6.8.7 Prosecution of Offences

Context

The Registrar can take action to prosecute people who commit offences under the child support legislation.

Act references

Crimes Act 1914 section 4AA, section 4AB, section 4B, section 15B

On this page

Focus for prosecution

Potential offences under child support legislation, or other Commonwealth legislation, may be investigated. The investigation of offences and the prosecution action that the Registrar takes has to reflect the reality that the resources available are finite. The Registrar will concentrate on the cases that deserve prosecution.

In deciding whether to pursue prosecution the Registrar will consider:

  • the seriousness of the alleged offence (not just in dollar terms),
  • any other means of enforcement available,
  • the impact of the alleged offence, and
  • whether the alleged offence involves deliberate evasion or obstruction.

A brief of evidence can then be referred to the Commonwealth Director of Public Prosecutions who is responsible for deciding whether the Commonwealth should take prosecution action.

Time limits for prosecution

Prosecution of an offence against a Commonwealth law must be commenced (Crimes Act section 15B):

  • In the case of an individual:
    • if the maximum penalty is a gaol term of more than 6 months in the case of a first conviction, at any time, or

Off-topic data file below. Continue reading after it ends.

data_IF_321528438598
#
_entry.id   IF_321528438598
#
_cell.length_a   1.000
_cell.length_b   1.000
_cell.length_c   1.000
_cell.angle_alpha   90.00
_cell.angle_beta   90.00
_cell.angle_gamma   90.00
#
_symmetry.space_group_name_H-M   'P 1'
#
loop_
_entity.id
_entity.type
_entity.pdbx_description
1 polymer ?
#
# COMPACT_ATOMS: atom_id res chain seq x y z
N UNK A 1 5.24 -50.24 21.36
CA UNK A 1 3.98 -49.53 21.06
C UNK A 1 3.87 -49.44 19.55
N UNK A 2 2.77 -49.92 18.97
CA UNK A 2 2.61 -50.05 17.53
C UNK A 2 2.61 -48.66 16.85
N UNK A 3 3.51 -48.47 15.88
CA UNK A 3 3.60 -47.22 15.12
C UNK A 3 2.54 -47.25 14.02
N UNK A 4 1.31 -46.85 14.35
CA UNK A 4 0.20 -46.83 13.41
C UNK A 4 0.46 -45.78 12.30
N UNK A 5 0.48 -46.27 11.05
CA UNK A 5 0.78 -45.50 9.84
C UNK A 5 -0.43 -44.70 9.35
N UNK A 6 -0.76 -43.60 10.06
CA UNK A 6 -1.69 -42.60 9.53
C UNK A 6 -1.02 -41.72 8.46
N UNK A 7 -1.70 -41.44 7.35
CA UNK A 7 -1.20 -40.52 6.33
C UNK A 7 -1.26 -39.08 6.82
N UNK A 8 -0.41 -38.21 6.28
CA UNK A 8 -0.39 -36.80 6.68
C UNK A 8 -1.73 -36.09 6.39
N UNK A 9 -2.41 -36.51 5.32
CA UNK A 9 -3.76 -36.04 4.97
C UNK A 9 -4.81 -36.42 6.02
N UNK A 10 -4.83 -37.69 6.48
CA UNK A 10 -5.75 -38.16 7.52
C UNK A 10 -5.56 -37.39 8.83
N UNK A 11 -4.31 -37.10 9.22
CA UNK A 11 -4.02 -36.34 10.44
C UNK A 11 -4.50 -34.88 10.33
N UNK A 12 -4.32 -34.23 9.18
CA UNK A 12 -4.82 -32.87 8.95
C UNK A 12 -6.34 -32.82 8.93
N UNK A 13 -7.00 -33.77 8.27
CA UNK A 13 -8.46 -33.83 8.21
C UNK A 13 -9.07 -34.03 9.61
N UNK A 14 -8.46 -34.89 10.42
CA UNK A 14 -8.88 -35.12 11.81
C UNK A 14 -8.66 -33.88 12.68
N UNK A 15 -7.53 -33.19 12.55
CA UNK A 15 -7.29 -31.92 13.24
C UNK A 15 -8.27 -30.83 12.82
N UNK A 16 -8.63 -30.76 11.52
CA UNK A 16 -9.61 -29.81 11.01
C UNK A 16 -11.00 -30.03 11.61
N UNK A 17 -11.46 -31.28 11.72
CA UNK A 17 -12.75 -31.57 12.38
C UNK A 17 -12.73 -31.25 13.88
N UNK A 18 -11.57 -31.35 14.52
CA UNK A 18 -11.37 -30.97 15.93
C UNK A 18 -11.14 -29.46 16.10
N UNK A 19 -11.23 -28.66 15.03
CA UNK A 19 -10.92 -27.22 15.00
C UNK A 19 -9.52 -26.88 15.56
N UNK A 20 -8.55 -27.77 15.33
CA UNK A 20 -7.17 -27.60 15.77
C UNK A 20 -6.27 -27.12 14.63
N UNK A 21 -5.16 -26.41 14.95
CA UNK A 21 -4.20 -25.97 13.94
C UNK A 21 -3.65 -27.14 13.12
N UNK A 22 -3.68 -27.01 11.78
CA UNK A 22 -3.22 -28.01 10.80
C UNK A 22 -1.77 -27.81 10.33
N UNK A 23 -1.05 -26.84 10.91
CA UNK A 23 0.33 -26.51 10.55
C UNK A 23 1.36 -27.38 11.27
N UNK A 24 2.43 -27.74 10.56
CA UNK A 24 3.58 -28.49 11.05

• in all other cases, a summons must be signed within 12 months of the offence being committed.
  • In the case of a body corporate:
    • if the maximum penalty is a fine of more than 150 penalty units in the case of a first conviction, at any time, or
    • in all other cases, a summons must be signed within 12 months of the offence being committed.

Penalties

Some of the penalties imposed for offences are described in terms of 'penalty units'. Each penalty unit is equal to $210 (Crimes Act section 4AA).

If the penalty for an offence is a gaol term and there is no monetary penalty imposed (e.g. failing to comply with a notice under CSA Act section 161) a court that has convicted a 'natural' person (i.e. not a company) can impose a fine instead of or in addition to, imprisonment (Crimes Act section 4B).

Unless specified, a court can impose a fine on a body corporate of up to 5 times greater than the fine that can be imposed on an individual (Crimes Act section 4B).

Evidence

Offences under child support legislation are not indictable offences (i.e. offences with a maximum penalty of a gaol term of more than 12 months) and are tried summarily by a summons to attend a Magistrate's Court and are heard by a magistrate without a jury.

The evidence presented must convince the magistrate. This means that the offence must be broken down into its elements and each element must be proved for the offence to be established.

Last reviewed: 20 September 2017